The jailing of an indigenous farmer, using a law meant to stop deforestation by companies, highlights Indonesia’s slow progress in protecting indigenous people and ensuring their rights to customary forests, human rights activists said on Tuesday.
Bongku, a member of the Sakai indigenous group on Sumatra island, was given a one-year prison sentence by a district court on Monday for cutting down 20 trees in a disputed forest area last November without permission from the ministry of forestry.
“This verdict is a way to expel and intimidate the Sakai indigenous people into leaving their traditional land,” said Andi Wijaya, a lawyer and human rights activist at the Pekanbaru legal aid institute, who represented Bongku.
“This ruling is evidence that the state does not protect the rights of indigenous peoples who depend on forests,” he told the Thomson Reuters Foundation about the public prosecution.
Across the archipelago, indigenous and rural communities are fighting to reclaim their ancestral land, following a historic 2013 ruling that lifted state control of customary forests.
President Joko Widodo vowed to return 12.7 million hectares (31 million acres) of such land to indigenous peoples, but progress has lagged, land rights activists said.
Indonesia’s environment and forestry ministry did not respond to requests for comment on the Bongku case.
This ruling is evidence that the state does not protect the rights of indigenous peoples who depend on forests.
Andi Wijaya, human rights activist, Pekanbaru legal aid institute
More recently, restrictions on movement to contain the novel coronavirus have made farmers and indigenous people more vulnerable to losing their land, according to activists, who have also warned of greater intimidation by authorities.
The Sakai people have lived on and cultivated forest land in Riau province for about 60 years, growing potatoes and other plants there - which was Bongku’s defence, Wijaya said.
The law used to prosecute the 58-year-old is supposed to apply to corporations that carry out organised forest clearing, human rights activists said.
The same law has already been used to prosecute farmers and indigenous people in Sulawesi and Surabaya in Indonesia, but those cases were dismissed by judges, Wijaya said.
Rukka Sombolinggi, secretary general of the Indigenous Peoples Alliance of the Archipelago, which was involved in the case, said Bongku’s sentence was an example of “the criminalisation faced by indigenous peoples who have no legal certainty”.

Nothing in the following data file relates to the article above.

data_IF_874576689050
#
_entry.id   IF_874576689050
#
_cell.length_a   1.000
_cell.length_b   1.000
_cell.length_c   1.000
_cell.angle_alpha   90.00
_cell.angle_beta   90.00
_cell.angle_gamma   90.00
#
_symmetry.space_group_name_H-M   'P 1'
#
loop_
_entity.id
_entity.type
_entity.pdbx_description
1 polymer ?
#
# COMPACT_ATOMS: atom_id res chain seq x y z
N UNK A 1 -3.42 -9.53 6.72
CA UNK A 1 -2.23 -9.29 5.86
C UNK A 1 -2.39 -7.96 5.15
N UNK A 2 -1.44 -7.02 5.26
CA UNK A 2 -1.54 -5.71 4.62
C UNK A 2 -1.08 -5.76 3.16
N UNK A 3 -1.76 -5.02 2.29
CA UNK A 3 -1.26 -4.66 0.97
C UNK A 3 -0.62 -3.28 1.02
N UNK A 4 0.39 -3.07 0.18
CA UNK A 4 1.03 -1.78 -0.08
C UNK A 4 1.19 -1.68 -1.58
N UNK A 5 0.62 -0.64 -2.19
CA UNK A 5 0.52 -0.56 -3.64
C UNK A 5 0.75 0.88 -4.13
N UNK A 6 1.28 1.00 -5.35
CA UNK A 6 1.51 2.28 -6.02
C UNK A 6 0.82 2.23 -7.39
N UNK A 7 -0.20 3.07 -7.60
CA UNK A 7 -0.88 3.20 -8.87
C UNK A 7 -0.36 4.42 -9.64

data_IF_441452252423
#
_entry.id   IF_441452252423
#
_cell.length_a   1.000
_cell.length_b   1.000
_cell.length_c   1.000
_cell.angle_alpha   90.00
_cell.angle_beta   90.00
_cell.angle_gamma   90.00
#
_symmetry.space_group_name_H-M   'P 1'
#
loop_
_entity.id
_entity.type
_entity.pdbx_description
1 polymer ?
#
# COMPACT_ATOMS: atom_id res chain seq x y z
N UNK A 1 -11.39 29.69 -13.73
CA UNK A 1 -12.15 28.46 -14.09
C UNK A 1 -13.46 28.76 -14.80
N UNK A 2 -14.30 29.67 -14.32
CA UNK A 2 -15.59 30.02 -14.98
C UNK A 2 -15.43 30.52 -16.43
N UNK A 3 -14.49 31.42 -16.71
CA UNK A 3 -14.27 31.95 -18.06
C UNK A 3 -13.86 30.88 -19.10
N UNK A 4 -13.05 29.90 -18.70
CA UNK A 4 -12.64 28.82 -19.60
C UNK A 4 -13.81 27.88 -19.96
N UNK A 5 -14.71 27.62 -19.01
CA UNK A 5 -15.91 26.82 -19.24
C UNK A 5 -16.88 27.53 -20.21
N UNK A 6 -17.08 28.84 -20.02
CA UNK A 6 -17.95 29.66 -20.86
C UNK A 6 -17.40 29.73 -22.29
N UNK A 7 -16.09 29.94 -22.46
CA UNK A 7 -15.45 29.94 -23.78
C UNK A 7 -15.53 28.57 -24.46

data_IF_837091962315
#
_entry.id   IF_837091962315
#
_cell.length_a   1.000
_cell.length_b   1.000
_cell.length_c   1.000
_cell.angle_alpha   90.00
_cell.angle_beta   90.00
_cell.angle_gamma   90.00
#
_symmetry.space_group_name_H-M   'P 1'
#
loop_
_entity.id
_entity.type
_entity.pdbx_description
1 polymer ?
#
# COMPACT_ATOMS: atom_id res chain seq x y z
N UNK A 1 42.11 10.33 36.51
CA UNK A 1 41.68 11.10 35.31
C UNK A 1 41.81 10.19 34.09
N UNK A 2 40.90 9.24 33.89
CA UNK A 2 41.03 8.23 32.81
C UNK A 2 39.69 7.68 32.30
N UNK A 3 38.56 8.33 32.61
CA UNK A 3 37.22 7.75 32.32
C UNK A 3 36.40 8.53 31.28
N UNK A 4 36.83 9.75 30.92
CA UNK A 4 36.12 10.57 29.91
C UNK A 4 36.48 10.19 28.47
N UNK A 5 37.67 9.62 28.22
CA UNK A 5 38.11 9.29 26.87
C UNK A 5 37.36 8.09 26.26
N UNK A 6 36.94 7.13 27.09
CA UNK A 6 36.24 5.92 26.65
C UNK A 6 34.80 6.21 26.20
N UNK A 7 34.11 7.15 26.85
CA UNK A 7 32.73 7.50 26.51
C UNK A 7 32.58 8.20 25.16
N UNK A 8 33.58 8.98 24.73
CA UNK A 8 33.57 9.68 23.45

The Sakai people face extinction because their customary land has been given to the private sector without proper consultation and checks, she added.
Bongku - who has already spent seven months in jail awaiting trial - and his Sakai people have been involved in a land dispute since 2001 with pulp and paper company PT Arara Abadi, which is part of Indonesia’s Asia Pulp & Paper Group (APP).
An APP spokeswoman pointed to a company statement last week saying Arara Abadi had conducted a field inspection with community representatives in a bid to resolve the dispute over land inside its concession area.
The inspection concluded that the land “had never been occupied or managed by the Sakai community”, it said.
Despite mediation efforts by Arara Abadi at local and national level, which led to agreements between the company and the Sakai, “there were still attempts for land occupation in areas designated as industrial plantations”, it added.
Bongku is not the first of his people to be prosecuted during the conflict, Wijaya said, adding that eight others were handed jail sentences in 2009 for illegally occupying land.
Andreas Harsono, a Jakarta-based researcher with Human Rights Watch, said Bongku’s case “once again raises questions on indigenous people’s rights in Indonesia”.
“Plantations like PT Arara Abadi and the Riau police should not arrest nor prosecute Bongku, who cut down trees in supposedly his own tribal land,” he added.
This story was published with permission from Thomson Reuters Foundation, the charitable arm of Thomson Reuters, that covers humanitarian news, climate change, resilience, women’s rights, trafficking and property rights. Visit http://news.trust.org/climate.
Did you find this article useful? Join the EB Circle!
Your support helps keep our journalism independent and our content free for everyone to read. Join our community here.